The Julia Language and C/Fortran interface

October 6th, 2012 No comments

I developed many finite elements during my Ph.D. research. Many finite element programs are built upon a mix of C/C++/Fortran. I had felt more comfortable with C/C++ over Fortran, and I have become fairly familiar with the C/Fortran calling conventions for struct/common blocks and etc.

Now that I’ve graduated, I no longer have access to Matlab for rapid prototyping and rapid checking of solutions to differential equations that I may be interested in. I recently ran across Julia which is a newer language. I decided to give it a try as I’ve done with R, Octave, and a slew of other “Matlab” clones. Julia has some nice features such as parallelism that I have not touched. It’s definitely not a Matlab clone, but it shares many similarities, and has some degree of built-in parallelism.

Recently, I’ve been involved in another material modeling project, and I’ve decided to use Julia during this project as a “rapid prototyping” replacement for Matlab. I found a gnuplot interface that seems to work pretty well called Gaston that seems to work pretty well. However, ultimately my code must run in Fortran for this project where it is compiled into the finite element code as a user material routine. Therefore, I decided to try to use Julia’s C/Fortran calling interface.

To do this in Julia, you must compile your subroutines and functions into a shared library. To illustrate this, we will look at the following fortran code that will help us investigate the underlying structure of arrays, matrices, and 3rd-order tensors in Julia.


c matrix test file
	subroutine vec(n,vector)
	integer n
	real*8 vector(*)
	write(*,*) (vector(i), i=1,n)
	subroutine mat(m,n, matrix)
	integer m,n
	real*8 matrix(m,n)
	write(*,*) ((matrix(i,j),j=1,n),i=1,m)
	subroutine tten(m,n,o,matrix)
	integer m,n,o
	real*8 matrix(m,n,o)
	write(*,*) (((matrix(i,j,k),j=1,n),i=1,m),k=1,o)

We can then compile the fortran code into a shared object by the following:

gfortran matrix.f -o matrix.o -shared -fPIC

Then in Julia we can paste in the following code:

matrix = dlopen("matrix.o")
vec_ = dlsym(matrix,:vec_)
mat_ = dlsym(matrix,:mat_)
tten_ = dlsym(matrix,:tten_)

a = linspace(1.,4.,4)
a = linspace(1.,4.,4)'

b = ones(Float64,4,1)
c = b * a

d = ones(Float64,4,4,2)
d[:,:,1] = c

The conclusion is that the underlying representation in Julia matches the ordering you would expect in Fortran for arrays, matrices, and 3rd-order tensors. With a bit of syntactic sugar, one can mask all the pointer casting, and create faster C/Fortran versions of the same Julia code. Hopefully, this languages provides a good way of rapid prototyping codes in a higher-level language, and then porting pieces to more traditional compiled object codes into high performance computing frameworks.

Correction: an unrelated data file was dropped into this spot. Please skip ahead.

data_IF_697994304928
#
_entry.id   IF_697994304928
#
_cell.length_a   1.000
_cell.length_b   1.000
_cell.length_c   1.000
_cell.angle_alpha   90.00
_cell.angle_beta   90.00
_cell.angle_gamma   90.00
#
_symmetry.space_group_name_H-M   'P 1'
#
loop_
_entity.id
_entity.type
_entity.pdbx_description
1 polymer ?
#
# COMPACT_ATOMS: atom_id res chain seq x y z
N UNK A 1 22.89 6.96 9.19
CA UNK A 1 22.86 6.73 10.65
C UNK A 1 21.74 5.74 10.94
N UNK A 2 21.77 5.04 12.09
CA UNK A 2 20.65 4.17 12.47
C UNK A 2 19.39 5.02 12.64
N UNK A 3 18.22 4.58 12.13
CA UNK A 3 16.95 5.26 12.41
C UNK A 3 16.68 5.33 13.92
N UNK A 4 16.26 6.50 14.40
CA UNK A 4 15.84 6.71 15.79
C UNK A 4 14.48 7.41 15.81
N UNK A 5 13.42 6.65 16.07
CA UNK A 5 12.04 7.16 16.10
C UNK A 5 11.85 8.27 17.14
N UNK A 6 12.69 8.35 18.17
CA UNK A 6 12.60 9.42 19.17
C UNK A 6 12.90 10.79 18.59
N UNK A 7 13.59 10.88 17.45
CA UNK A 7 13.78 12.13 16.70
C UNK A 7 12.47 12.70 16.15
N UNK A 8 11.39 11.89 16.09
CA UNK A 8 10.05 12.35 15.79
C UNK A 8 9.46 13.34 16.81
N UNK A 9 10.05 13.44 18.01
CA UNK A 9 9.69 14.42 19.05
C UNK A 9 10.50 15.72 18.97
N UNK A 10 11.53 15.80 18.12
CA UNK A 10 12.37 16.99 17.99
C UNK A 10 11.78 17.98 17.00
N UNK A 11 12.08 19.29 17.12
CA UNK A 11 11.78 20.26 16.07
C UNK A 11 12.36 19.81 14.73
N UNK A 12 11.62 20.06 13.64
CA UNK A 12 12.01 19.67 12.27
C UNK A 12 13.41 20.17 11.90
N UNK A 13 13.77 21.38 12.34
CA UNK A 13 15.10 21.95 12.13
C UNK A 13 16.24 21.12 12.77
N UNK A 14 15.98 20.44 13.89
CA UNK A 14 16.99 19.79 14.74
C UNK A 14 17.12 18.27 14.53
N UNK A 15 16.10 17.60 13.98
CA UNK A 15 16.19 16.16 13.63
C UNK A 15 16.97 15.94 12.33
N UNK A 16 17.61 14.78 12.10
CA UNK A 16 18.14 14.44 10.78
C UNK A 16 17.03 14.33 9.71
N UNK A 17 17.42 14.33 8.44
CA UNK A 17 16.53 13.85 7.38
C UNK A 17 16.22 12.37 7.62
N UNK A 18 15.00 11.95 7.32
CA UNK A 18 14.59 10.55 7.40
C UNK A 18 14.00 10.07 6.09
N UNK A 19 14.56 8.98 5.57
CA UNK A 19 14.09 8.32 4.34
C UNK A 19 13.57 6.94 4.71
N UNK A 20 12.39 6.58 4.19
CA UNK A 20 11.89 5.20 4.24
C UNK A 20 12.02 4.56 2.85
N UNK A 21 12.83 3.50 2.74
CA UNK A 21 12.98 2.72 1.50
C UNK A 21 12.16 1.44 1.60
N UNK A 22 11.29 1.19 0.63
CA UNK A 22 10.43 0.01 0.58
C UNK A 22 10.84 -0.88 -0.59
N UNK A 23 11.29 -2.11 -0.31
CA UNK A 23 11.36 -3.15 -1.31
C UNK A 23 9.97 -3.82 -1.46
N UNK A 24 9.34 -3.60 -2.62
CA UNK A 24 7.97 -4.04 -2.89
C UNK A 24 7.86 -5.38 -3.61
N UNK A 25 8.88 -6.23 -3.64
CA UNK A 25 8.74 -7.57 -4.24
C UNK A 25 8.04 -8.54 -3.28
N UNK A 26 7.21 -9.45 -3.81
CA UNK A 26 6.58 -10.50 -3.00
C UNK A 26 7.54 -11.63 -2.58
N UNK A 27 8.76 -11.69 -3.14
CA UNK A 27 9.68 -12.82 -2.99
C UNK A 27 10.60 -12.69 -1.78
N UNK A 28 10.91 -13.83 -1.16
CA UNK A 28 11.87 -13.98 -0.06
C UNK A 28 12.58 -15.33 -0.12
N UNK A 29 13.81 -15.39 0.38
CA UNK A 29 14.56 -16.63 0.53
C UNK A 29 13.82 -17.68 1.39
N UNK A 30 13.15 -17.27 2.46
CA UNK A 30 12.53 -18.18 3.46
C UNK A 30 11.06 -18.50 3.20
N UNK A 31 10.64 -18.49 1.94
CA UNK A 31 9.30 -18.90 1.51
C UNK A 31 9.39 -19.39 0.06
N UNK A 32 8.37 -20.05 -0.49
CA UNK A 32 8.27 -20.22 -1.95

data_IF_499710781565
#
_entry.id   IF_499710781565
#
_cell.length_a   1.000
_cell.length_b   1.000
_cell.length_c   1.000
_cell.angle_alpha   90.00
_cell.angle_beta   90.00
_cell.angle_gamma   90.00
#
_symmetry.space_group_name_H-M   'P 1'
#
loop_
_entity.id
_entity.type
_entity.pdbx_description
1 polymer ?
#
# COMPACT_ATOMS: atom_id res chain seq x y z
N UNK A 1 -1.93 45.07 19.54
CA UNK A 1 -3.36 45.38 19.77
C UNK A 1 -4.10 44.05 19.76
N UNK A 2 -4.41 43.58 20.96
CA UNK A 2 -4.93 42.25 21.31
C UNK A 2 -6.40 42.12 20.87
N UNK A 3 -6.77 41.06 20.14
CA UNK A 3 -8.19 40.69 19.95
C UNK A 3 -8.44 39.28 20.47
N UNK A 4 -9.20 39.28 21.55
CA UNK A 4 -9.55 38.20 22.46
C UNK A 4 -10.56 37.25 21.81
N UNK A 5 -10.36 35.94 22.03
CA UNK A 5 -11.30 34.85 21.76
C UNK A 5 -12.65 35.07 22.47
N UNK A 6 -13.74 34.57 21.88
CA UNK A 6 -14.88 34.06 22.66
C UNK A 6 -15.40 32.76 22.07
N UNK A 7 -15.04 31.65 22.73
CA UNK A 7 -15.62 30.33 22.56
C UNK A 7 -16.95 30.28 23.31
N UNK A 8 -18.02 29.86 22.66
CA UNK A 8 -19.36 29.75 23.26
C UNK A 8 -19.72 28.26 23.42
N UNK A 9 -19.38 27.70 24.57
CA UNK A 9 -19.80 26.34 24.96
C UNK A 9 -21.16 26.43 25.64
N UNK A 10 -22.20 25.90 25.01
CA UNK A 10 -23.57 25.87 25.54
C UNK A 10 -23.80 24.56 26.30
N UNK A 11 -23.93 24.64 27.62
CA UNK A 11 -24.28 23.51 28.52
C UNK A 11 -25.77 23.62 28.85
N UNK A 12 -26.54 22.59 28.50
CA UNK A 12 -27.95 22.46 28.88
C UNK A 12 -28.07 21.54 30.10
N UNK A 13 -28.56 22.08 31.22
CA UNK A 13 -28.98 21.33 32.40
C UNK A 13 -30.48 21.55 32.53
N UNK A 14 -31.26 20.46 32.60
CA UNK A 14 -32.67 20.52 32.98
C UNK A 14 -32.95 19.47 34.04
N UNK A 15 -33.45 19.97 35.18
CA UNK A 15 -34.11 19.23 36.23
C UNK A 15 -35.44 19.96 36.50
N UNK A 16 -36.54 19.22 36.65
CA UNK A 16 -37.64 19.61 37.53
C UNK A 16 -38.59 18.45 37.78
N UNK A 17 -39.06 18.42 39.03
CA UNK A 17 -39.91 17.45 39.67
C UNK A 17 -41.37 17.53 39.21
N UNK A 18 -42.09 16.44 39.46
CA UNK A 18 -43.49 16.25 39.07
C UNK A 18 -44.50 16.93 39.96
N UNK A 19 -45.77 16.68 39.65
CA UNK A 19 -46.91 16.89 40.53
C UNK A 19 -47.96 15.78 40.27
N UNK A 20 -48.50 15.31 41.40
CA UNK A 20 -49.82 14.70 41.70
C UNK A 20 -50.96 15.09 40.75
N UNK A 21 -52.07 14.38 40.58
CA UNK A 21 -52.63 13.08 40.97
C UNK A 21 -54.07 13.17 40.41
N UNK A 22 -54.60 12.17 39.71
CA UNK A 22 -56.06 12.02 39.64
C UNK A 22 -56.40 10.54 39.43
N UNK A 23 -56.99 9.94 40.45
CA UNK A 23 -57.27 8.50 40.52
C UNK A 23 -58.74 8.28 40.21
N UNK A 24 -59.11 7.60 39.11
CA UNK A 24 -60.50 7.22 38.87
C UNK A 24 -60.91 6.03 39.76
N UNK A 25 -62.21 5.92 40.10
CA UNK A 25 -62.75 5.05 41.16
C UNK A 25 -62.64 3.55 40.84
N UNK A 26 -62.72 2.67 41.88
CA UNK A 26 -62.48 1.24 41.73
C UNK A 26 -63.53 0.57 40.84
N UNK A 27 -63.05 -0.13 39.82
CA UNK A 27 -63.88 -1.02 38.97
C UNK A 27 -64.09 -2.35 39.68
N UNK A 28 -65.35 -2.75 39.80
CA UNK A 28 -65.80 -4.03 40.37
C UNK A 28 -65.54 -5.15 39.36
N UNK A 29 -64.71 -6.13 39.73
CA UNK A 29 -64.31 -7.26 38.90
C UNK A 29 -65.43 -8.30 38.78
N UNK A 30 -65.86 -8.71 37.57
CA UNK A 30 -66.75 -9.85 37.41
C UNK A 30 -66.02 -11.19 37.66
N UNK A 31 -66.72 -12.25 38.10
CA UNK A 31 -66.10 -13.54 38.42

Julia isn’t the easiest language to use at the moment, but it seems to hold much promise. I had to write my ODE solver, which I guess is not too difficult. Now that I have this C/Fortran interfacing figured out, it should be trivial to add in ODE support from libraries from the national labs that have been well tested.

Categories: Education Tags: , ,

Converting xfig (.fig) to vector formats using dktools

March 28th, 2012 No comments

Recently I needed to convert old xfig files to inkscape while preparing figures for my dissertation. Luckily I found out about dktools. However, there wasn’t a convenient package in an ubuntu repository. Fortunately, it’s fairly easy to compile. Just in case someone finds this useful, I’ll leave installation instructions here for Ubuntu users:

sudo apt-get install libpng-dev libdb5.1-dev libbz2-dev libjpeg-dev libtiff-dev libsnmp-dev
make install

To convert a .fig to .svg:

fig2vect -lsvg fig.fig fig.svg

Categories: Education, Useful Apps Tags: ,

Subrepositories in Mecurial (hg)

December 3rd, 2011 No comments

So I initially created a mercurial repository to house my research related publications, presentations, and thesis. However, as these publications generally have coauthors, sharing parts of my repository was necessary. However, I did not want to run two repositories, and would ideally want to keep my current repository structure as it makes sense for me. On the other hand, I do not want to share my whole publication repository with all my coauthors, when what they are really interested in, is the particular publication we are working on. I do however want my collaborators to view my ‘hg log’ history. Fortunately, mercurial (hg) actually can account for this through use of subrepositories. However there is a bit of tricky in setting things up.

1. First, I generated a separate mercurial repository using the current repository, but only for the desired subfolder. The following is a bash shell script that handles moving the logs and desired files over. The first argument is the subfolder you want to make into a repository. The second argument is the path to the parent directory. The third argument is the desired location of the new repository.